Combination of Everolimus and Exemestane Improves Progression-Free Survival for Women with Metastatic Breast Cancer
San Antonio, TX - In an international Phase III randomized study, everolimus, when combined with the hormonal therapy exemestane, has been shown to dramatically improve progression-free survival, according to research from The University of Texas MD Anderson Cancer Center.
The study, known as Breast Cancer Trials of Oral Everolimus (BOLERO-2), was presented today at the 2011 CTRC-AACR San Antonio Breast Cancer Symposium by Gabriel Hortobagyi, M.D., professor and chair of MD Anderson’s Department of Breast Medical Oncology. Earlier findings were simultaneously reported in the New England Journal of Medicine.
Everolimus, an immunosuppressant agent first used to prevent rejection of organ transplants, also has anti-angiogenic properties. It inhibits the mammalian target of rapamycin (mTOR) protein, a central regulator of tumor cell division and blood vessel growth in cancer cells; the mTOR pathway is activated in hormone-resistant breast cancer, explained Hortobagyi. Currently, the oral agent is approved for both the treatment of kidney cancer and pancreatic neuro-endocrine tumors, with MD Anderson’s research leading the way for the latter’s usage approval by the FDA.
Binge drinking by freshman women tied to sexual assault risk, according to new research
Many young women who steer clear of alcohol while they’re in high school may change their ways once they go off to college. And those who take up binge drinking may be at relatively high risk of sexual assault, according to a University at Buffalo-led study in the January issue of the Journal of Studies on Alcohol and Drugs.
The college years are famously associated with drinking. But little has been known about how young women change their high school drinking habits once they start college.
So for the new study, the research team followed 437 young women from high school graduation through freshman year of college. They found that of women who had never drank heavily in high school (if at all), nearly half admitted to heavy episodic drinking—commonly called binge drinking - at least once by the end of their first college semester. Young women who were already engaging in binge drinking in high school continued drinking at similar levels in college.
What’s more, binge drinking was linked to students’ risk of sexual victimization - regardless of what their drinking habits had been in high school.
Soy is on top as a high-quality plant protein
The importance of protein in the human body is undeniable. However, the idea of what makes a protein a “quality protein” has not been as easy to determine. A new study from the Journal of Agriculture and Food Chemistry takes a closer look at the criteria for determining the quality of a protein.
Traditional methods for determining protein quality have shown animal proteins such as milk and eggs to be high in quality. However, those who are interested in a plant-based diet, or diversifying their proteins, have a more difficult time determining which of their choices are high in quality. Testing methods have shown most plant proteins, such as pea protein, are lower in quality than animal-based proteins.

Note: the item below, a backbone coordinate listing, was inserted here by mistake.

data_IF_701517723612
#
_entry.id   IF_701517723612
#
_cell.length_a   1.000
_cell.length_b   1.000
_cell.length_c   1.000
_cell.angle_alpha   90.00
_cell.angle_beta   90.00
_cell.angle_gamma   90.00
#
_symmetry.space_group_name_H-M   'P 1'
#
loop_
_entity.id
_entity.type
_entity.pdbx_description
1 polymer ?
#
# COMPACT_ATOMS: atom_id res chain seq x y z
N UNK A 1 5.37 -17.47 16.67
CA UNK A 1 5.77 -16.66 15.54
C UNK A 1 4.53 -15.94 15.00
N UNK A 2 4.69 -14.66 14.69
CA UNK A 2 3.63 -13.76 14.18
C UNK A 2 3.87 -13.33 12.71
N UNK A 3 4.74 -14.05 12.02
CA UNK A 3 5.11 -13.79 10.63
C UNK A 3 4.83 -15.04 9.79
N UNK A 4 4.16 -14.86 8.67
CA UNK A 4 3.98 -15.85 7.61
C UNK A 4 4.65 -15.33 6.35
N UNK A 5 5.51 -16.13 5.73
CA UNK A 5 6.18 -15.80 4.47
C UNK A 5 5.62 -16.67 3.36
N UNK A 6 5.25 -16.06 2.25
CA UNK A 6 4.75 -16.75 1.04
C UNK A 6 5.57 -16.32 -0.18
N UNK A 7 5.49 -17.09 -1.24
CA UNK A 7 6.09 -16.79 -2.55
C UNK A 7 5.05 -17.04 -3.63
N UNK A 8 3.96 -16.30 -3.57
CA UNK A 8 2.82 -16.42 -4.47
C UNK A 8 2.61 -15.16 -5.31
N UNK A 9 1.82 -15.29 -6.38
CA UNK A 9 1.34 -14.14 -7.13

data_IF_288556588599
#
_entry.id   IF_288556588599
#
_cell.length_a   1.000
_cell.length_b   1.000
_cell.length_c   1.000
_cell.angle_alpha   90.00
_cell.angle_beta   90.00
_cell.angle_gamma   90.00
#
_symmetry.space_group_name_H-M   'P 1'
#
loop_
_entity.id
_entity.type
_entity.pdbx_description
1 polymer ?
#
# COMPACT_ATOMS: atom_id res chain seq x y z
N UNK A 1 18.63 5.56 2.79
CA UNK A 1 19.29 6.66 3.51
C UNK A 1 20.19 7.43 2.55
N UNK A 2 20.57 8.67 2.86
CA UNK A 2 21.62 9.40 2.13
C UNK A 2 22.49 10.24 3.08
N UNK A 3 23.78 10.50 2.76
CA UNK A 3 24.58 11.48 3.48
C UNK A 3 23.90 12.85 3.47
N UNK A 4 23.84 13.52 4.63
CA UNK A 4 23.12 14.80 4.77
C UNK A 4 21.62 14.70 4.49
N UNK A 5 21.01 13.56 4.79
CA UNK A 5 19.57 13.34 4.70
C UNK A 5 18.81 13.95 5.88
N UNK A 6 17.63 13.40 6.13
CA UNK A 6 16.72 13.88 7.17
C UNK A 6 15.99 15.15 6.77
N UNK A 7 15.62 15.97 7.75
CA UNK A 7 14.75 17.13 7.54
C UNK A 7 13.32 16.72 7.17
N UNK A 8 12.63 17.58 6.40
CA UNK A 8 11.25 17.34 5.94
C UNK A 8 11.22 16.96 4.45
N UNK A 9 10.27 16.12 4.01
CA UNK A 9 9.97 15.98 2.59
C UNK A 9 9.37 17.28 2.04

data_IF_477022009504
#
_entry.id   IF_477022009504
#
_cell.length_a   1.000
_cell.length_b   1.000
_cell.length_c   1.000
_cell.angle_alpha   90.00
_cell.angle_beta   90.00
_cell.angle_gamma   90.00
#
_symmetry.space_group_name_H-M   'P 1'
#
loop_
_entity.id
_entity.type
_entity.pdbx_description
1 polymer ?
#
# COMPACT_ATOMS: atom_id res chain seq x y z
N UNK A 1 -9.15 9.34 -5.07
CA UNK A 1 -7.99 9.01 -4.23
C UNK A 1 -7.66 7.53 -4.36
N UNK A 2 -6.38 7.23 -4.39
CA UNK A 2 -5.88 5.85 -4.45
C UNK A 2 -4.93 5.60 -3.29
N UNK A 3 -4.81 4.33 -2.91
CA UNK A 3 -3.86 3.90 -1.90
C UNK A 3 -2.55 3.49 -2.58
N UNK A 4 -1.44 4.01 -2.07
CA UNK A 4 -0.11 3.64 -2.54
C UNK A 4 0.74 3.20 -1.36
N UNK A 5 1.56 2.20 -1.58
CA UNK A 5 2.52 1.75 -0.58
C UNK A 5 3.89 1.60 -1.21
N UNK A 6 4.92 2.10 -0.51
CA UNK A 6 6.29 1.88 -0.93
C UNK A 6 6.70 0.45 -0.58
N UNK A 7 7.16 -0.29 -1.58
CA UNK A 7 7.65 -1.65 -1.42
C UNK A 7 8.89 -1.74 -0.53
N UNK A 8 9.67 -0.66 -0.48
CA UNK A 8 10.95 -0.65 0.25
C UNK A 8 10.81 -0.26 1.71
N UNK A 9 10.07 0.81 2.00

“Accurate methods for determining protein quality are key to helping people plan a healthful diet,” said Glenna Hughes, MS, research scientist at Solae. “Due to the increasing interest in including plant-based proteins in the diet, accurate information on protein quality is needed in scientific literature to help educate consumers and healthcare professionals on this topic.”
Obama raises U.S. goal on fighting AIDS
President Barack Obama vowed to boost U.S. efforts to fight AIDS with a new target of providing treatment to 6 million people worldwide by 2013, up from an earlier goal of 4 million.
At a celebrity-studded World AIDS Day event on Thursday, Obama also challenged other nations to boost their commitments to fund treatment and called on China to “step up” as a major donor in the effort to expand access to AIDS drugs.
“We can beat this disease. We can win this fight. We just have to keep at it, today, tomorrow, and every day until we get to zero,” Obama said at the forum, where he credited his Republican predecessor, George W. Bush, for his efforts to combat AIDS and HIV.
“As we go forward, we need to keep refining our strategy so that we’re saving as many lives as possible. We need to listen when the scientific community focuses on prevention,” Obama said.
Most insurers met spending limits under law: GAO
Most U.S. health insurers last year would have satisfied the much-disputed spending rules under President Barack Obama’s healthcare reform, according to a new report by a congressional watchdog agency.
The rules require insurers such as Aetna and UnitedHealth to spend most of customers’ premium payments on medical care, not administrative costs or profit, or risk paying patients a rebate.
Since the requirement went into effect in January, a number of states have sought waivers to get leeway in how fast the rules go into effect, which they say would keep insurers from abandoning the individual insurance market.